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Setbacks are part of the Recovery Process

By Judy Shaw

Setback. Just the word can make us cringe. However, a setback is a necessary component to a full recovery from being phobic. As a rule of thumb, we say you can’t experience a true setback for at least 6 months after you have recovered and have been functioning level-free. Until that point you are still learning by taking two steps forward and then a step back, while it may feel like a setback, it isn’t, because you are still in the initial stages of the learning process.

A setback can be a devastating experience. After all the hard work, practicing, and finally achieving success and freedom—then to have that old panic overwhelm you once again, well, I don’t have to describe to you how awful it makes you feel. But take heart! Barbara, a recent participant in a phobia workshop, will help illustrate how a setback can be a blessing in disguise.

About 10 years ago, Barbara was suffering from an acute sinus infection. While driving on a parkway, she became dizzy. Terrified she would pass out and her car would careen off the road, she had a panic attack. (Dr. Neuman assures us that panic cannot cause to pass out.) Of course Barbara drove home safely (as always happens). After many medical tests and an MRI, her doctor prescribed medication to prevent dizziness. Barbara felt fine and for the next five years she was anxiety free. She drove everywhere without a problem. Then, as Barbara relates her experience, “One day I was driving on the Taconic Parkway, and I started watching the rear view mirror. I kept thinking that the cars were coming too fast behind me and they would crash into me. I was really scared and got that dizzy, disconnected feeling which blossomed into a full-blown panic attack. It wasn’t long before I was avoiding all the parkways except a short span to and from work. After ending a long term relationship with my boyfriend, who had been doing all the distance and highway driving, I stayed off all parkways-period! I lived this way for two years until realizing I couldn’t live this way anymore. I was referred to the Phobia Center for help. I liked the fact that I would learn how to do something in spite of what I felt. And so, I began my way back.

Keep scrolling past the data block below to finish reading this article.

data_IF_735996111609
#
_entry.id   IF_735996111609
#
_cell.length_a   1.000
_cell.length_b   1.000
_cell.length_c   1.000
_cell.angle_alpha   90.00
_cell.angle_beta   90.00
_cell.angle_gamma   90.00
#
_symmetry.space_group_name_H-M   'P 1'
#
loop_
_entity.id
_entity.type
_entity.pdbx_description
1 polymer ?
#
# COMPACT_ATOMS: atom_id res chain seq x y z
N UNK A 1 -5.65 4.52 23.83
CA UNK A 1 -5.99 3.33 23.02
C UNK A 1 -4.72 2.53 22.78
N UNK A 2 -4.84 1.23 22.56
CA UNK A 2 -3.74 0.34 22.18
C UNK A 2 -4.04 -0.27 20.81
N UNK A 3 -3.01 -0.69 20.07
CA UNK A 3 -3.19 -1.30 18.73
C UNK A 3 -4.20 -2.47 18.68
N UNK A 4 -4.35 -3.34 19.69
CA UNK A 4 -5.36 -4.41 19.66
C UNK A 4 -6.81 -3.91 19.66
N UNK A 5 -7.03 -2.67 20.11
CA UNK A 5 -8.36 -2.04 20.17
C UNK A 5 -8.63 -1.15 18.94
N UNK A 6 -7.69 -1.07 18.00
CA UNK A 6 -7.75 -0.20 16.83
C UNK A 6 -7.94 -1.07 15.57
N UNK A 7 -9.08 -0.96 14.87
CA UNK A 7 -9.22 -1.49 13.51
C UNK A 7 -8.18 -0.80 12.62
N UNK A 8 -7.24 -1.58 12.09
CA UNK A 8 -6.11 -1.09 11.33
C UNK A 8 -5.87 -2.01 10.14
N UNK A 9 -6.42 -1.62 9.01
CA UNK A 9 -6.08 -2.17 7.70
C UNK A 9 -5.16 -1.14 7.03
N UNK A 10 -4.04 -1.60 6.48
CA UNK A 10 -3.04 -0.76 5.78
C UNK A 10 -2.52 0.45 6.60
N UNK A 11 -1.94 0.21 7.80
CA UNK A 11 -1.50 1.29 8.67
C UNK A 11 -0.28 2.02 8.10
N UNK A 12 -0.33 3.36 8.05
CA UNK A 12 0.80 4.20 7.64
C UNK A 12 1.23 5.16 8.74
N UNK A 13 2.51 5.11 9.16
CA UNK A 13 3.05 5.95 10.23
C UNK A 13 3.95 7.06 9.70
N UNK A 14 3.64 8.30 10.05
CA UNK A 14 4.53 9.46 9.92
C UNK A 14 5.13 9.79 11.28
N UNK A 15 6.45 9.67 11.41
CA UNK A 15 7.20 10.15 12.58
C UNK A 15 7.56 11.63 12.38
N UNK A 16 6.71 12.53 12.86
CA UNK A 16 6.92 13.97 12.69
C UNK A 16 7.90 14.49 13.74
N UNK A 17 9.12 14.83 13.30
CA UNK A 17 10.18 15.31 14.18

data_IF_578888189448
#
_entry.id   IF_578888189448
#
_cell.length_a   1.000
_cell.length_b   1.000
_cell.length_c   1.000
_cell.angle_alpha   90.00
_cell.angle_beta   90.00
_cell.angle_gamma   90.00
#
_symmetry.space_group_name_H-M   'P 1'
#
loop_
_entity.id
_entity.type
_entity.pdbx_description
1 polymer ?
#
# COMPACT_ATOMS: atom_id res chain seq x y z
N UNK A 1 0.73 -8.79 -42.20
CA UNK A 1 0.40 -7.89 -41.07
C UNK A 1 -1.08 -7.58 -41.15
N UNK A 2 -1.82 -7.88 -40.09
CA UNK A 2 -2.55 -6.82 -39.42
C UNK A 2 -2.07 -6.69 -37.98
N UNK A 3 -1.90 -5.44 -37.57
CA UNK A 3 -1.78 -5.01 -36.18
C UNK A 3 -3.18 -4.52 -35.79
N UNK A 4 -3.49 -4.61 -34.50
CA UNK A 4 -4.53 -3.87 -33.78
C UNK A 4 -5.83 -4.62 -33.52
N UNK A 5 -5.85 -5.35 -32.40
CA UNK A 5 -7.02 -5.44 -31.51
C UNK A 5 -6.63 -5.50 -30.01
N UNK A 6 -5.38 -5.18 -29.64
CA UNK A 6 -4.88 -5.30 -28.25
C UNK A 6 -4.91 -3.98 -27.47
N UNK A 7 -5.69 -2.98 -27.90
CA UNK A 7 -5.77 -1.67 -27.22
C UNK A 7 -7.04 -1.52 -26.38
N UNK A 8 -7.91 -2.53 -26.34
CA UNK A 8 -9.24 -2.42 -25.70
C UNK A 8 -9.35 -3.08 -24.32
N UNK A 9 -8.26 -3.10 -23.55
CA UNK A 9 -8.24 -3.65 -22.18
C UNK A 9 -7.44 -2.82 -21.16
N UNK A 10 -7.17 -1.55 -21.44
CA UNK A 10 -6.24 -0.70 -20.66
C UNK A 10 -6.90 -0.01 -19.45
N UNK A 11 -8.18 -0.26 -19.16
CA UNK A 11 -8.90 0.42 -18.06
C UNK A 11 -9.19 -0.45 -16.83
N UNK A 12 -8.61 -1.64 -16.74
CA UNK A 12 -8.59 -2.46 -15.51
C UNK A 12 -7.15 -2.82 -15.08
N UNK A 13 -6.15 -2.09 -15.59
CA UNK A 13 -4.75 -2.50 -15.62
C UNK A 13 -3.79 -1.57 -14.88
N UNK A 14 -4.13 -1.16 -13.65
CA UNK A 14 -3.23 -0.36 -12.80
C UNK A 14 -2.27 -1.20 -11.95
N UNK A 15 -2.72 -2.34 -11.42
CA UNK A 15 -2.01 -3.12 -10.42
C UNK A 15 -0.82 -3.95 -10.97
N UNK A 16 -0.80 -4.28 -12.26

As I started the workshop I thought ‘I hope this works for me’. But it was soon clear that I would be doing a lot of work. John, a counselor in training, and Judy, my counselor, spent the next eight weeks driving parkways with me exit by exit. I learned to use tools to focus on something other than my my anxious thoughts or how I felt. I counted to 100 by fives. Since I am a hair stylist, and work with chemicals in coloring, I figured formulas mentally to create all kinds of colors. I made Judy and John drool by describing in detail my preparation of a wonderful Italian dinner. Usually by dessert I had gone the full length of the parkway. (They were always sorry we had to stop.) By the sixth week, we separated. John sat in the back seat and we did not talk. Judy followed behind in her car. This allowed me to have the experience of being alone, while gaining confidence that Judy would not crash into me. I had to practice not constantly looking in the rearview mirror. I sang, counted, and recited recipes and I did fine. My “graduation” involved driving two different parkways with Judy and John following a few cars in back of me. Because of all of our work, together with my rigorous practicing schedule, I didn’t even look back to check on then. It was wonderful! I practiced every day incorporating everything I leaned in the group and my work sessions with Judy and John.

“Yes, I had a major setback, but I know it was necessary. I had not learned how not to be afraid of being afraid. I truly thought I would lose control of the car if I panicked. Now I am prepared to expect that anxiety will arise, and I am now ready to deal with those feelings. I know they won’t hurt me. But, I had to go through that to understand it. I haven’t completely conquered my anxiety, but I understand what’s happening when I feel it, and I know what to do. Fear won’t interfere with my life anymore. I am in control.

“My advice to someone going through a setback is:

  1. Remember, it’s only temporary.
  2. It’s necessary to go back to basics. Review the Six Points and take your time to slowly work in manageable steps again.
  3. Put yourself back in the situation, get out your tools and practice, practice, practice. Before long your confidence will return and you will be stronger than before.

Marjorie Mottola, a Counselor at the Phobia Center, describes a setback as “a loose end that needs to be tied.” In Barbara’s case, the loose end was being afraid to have those feelings. She just didn’t want them. (But in reality, who does?) Now, because of her motivation, determination (and Italian recipes), Barbara is prepared to face and deal with the thoughts that produce her anxiety. She is definitely on her way. To quote Dr. Neuman, “A second time around this sort of treatment is very likely to work faster.”

On a personal note, my setback occurred after about two very pleasant years of functioning fairly well. I, too, went back to the basics. I worked even harder, because this time I knew how. As painful as a setback can be, it is an essential part of our learning process. So, when you experience a setback, instead of being discouraged, think of it as the last manageable step you need to take. Dr. Neuman offers come comforting words, “Once someone truly loses the fear of a panic attack, he or she is unlikely to experience a setback of any significance.”

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